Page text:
I’m not saying that my shots are as good as those the pros take, but as long as I’m learning and showing measurable improvement, I’m happy.
Here’s a little of what I’ve learned about diving with and shooting nudis. Being slow-moving critters, they can spend a lot of time heading in one direction, which is often away from you, into a dense stand of coral or a crevice – not helpful.
The best nudi images are when the animal is facing you and you can get its rhinophores in focus. I’ve heard these organs called “feelers” and even “bunny ears”, and no doubt they contribute to a nudibranch’s cuteness (not in the vomit-like ones, obviously).
Look closely and rhinophores are feather-like or whorled. They are used for sensing chemicals in the water, and if you can capture the very fine detail of these structures, you’re onto a winner.
What’s in a name?
The first thing people learn about nudibranchs is the origin of their name. “Nudi” means naked and “branch” means gill – it’s a mixed derivation, from Latin and Greek. The clustered feathery appendages on the slug’s back are its gills.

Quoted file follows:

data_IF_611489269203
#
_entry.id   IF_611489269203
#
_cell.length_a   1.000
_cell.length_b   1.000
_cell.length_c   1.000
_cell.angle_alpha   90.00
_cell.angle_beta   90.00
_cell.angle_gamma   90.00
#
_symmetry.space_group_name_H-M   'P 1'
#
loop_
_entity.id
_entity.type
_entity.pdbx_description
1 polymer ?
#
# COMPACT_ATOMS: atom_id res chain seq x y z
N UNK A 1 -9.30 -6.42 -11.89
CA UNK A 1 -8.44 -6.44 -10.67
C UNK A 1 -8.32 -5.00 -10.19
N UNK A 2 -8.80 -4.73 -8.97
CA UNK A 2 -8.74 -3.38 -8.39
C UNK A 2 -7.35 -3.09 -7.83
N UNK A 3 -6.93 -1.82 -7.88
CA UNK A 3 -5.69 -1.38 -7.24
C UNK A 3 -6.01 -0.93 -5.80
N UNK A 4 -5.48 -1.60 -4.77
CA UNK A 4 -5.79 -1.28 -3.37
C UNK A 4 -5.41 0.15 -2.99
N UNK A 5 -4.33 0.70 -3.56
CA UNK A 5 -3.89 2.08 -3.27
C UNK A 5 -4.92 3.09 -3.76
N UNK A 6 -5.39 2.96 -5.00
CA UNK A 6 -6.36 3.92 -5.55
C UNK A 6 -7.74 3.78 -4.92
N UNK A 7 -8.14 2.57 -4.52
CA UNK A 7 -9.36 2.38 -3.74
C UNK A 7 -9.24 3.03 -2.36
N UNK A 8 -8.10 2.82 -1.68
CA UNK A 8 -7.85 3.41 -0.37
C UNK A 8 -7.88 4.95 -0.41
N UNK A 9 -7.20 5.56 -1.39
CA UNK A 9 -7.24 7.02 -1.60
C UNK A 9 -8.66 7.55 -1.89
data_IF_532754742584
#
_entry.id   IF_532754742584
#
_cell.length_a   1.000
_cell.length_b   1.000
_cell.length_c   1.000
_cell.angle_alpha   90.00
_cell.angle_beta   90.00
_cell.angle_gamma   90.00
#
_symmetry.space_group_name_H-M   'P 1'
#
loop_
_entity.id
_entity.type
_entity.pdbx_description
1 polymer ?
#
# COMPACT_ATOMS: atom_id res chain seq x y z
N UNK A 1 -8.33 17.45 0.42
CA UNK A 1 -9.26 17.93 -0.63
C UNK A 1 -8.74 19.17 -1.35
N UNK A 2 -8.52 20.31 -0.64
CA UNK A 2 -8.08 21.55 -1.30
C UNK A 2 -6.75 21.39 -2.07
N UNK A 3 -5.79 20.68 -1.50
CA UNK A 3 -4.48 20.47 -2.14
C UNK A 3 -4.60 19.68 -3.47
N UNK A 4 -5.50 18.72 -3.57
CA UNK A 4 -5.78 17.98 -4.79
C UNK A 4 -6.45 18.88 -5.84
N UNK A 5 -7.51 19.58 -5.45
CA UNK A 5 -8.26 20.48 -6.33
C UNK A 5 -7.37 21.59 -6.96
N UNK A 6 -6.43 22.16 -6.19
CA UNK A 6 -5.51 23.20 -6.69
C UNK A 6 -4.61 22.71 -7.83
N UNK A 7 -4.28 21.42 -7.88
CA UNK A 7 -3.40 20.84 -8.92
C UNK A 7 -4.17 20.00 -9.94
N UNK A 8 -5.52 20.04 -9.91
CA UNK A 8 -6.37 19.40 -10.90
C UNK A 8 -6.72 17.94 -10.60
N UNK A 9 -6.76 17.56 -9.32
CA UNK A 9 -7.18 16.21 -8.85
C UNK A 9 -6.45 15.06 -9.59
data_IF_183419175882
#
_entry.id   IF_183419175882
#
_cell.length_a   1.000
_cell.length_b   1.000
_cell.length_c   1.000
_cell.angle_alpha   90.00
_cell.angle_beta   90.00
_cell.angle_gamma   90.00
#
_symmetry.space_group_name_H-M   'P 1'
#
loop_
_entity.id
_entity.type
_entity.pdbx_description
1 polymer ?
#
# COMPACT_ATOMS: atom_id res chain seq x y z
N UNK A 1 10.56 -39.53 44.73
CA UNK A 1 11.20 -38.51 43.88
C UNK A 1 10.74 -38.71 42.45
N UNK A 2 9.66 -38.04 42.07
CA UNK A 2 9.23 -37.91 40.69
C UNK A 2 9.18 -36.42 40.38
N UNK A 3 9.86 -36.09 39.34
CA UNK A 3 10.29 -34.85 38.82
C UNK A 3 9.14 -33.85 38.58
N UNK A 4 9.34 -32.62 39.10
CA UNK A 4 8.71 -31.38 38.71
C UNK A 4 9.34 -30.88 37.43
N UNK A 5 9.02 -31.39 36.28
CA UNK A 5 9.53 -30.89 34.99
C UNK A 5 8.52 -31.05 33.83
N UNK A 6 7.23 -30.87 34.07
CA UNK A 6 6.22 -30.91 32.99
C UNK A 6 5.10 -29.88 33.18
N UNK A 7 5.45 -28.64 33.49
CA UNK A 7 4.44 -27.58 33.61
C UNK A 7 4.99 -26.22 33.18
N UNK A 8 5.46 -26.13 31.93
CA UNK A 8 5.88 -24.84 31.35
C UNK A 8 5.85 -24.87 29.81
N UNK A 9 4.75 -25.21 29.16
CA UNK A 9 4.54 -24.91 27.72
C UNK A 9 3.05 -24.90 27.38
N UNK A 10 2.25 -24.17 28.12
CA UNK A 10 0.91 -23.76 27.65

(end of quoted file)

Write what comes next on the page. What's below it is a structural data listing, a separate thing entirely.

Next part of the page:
As the megapixel count of cameras gets ever higher and they are able to capture increasing levels of detail, our technique is sometimes revealed as lacking.
In the old days a little blurring from camera or subject movement might not be resolvable, but today’s cameras can be quite unforgiving.
As ever in diving, good buoyancy is necessary to limit your movement. Selecting a fast shutter-speed will reduce any movement caused by currents “blowing” the animal about.